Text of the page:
NEW YORK At
least two major domestic steel mills have increased published
sheet prices in a move that market players expect will gain
ArcelorMittal USA LLC,
Chicago, on June 13 announced new minimum base prices of $630
per ton ($31.50 per hundredweight) for hot-rolled coil and $730
per ton ($36.50 per cwt) for cold-rolled and galvanized product
effective immediately, according to a letter to customers. The
company didnt list its previous price in the letter, but
AMMs current spot price for hot-rolled sheet is
$595 per ton ($29.75 per cwt) vs. reported lows of around $550
per ton ($27.50 per cwt) in May.
AK Steel Corp, West
Chester, Ohio, also announced a minimum $40-per-ton
increase in all spot market carbon flat-rolled steel base
prices effective immediately with all new orders.
Other mills were
widely expected to mirror the move, which comes just three
weeks after a first round of price hikes announced in late May
amm.com, May 23).
There have been rumors
for several weeks that domestic mills would attempt a second
round of increases. While much of that first hike reportedly
gained momentum, bringing some buyers off the sidelines in an
effort to replenish low inventory levels, this second hike is
expected to gain further tractionor at least help
solidify the previous hike, buyer and mill sources said.
"Believe it or not,
this is a good move on the mills part. For the last
increase, the mills got some momentum and got the ball rolling
to take some guys off the fence," one Midwest service center
source said. "People were sitting out and saying they could
wait. But with another round, its even going to move more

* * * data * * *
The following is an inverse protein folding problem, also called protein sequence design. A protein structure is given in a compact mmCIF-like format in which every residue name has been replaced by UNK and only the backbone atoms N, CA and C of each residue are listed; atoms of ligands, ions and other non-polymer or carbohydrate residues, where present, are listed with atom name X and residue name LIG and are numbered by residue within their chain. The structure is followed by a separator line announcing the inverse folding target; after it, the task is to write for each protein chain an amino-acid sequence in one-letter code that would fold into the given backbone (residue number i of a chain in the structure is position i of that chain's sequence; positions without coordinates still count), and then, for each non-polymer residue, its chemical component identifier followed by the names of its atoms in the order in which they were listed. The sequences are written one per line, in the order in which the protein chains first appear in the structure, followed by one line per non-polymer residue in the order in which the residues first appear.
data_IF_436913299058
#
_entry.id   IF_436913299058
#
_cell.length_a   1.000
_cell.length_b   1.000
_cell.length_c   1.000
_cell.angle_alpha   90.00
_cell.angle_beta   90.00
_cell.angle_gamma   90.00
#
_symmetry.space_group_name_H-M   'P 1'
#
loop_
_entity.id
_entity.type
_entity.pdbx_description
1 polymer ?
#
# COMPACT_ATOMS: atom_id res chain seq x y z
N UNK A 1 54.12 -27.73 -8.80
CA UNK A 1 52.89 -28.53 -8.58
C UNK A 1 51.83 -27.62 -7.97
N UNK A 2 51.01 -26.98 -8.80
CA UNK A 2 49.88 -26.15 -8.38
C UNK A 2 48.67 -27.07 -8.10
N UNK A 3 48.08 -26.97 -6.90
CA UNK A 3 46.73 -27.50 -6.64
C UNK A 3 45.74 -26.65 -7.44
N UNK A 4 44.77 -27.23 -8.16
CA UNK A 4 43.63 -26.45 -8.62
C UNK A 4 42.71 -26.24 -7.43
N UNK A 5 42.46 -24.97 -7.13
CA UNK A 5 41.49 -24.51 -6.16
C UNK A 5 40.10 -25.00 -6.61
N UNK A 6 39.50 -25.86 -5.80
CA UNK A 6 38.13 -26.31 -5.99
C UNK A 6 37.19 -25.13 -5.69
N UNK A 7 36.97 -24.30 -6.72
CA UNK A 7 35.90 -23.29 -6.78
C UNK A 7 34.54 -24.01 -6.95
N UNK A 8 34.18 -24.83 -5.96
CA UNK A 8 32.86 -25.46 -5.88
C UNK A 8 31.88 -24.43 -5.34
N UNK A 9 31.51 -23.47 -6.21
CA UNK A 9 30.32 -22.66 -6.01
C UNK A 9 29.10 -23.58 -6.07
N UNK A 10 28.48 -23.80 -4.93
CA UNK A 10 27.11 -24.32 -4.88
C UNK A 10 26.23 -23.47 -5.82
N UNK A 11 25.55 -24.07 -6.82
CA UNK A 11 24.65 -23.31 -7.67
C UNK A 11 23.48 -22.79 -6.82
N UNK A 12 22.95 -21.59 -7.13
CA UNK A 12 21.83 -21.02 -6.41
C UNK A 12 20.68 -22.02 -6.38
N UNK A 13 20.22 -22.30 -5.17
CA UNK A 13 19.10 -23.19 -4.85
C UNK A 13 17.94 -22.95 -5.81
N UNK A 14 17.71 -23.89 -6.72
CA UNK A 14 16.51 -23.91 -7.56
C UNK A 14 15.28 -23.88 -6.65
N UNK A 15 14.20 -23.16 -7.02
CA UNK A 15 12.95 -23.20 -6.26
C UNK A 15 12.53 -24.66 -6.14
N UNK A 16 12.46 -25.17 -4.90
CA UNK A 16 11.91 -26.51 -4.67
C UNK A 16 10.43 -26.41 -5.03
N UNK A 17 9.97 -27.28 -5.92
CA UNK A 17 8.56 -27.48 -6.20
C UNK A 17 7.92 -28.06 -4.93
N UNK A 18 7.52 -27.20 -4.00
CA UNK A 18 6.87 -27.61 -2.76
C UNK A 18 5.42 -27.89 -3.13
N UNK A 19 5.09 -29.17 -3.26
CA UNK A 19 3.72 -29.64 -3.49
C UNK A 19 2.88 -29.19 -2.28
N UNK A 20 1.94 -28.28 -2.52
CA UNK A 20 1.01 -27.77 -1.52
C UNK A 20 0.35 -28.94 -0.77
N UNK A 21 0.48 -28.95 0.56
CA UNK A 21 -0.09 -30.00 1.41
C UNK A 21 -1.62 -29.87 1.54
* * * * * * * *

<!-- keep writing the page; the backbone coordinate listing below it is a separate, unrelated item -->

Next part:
folks off the fence."
A number of sheet
buyers pointed out that business conditions have remained
stable or even seen a slight uptick, which is helping to
sustain the higher pricing levels.
"Auto is ramping up
and not down. We have lower inventories than weve ever
had. There are some production issues going on at different
mills. All of this is indicating that prices will go up," a
second Midwest service center source said.
Others, though, said
that while an uptick is plausible, the window for higher prices
might be a narrow one.
"I think the mills
will get those higher prices in the next 60- to 90-day window,
but I wouldnt get too excited about it," one service
center source in the South said. "Theres a little
tightness in the market, but its based on a bunch of
circumstances. I dont 100 percent believe that were
in a sustained rally."
They added that with
higher domestic prices, that might be enough to entice imported
steel to re-enter the market at higher volumes, which would
effectively drive domestic prices lower.
"At the end of the
day, the question is will this stick? Sure, it can for a
certain period of time. But it cant stick for long as
long as the price theyre asking for is higher than world
prices," a third Midwest service center source said.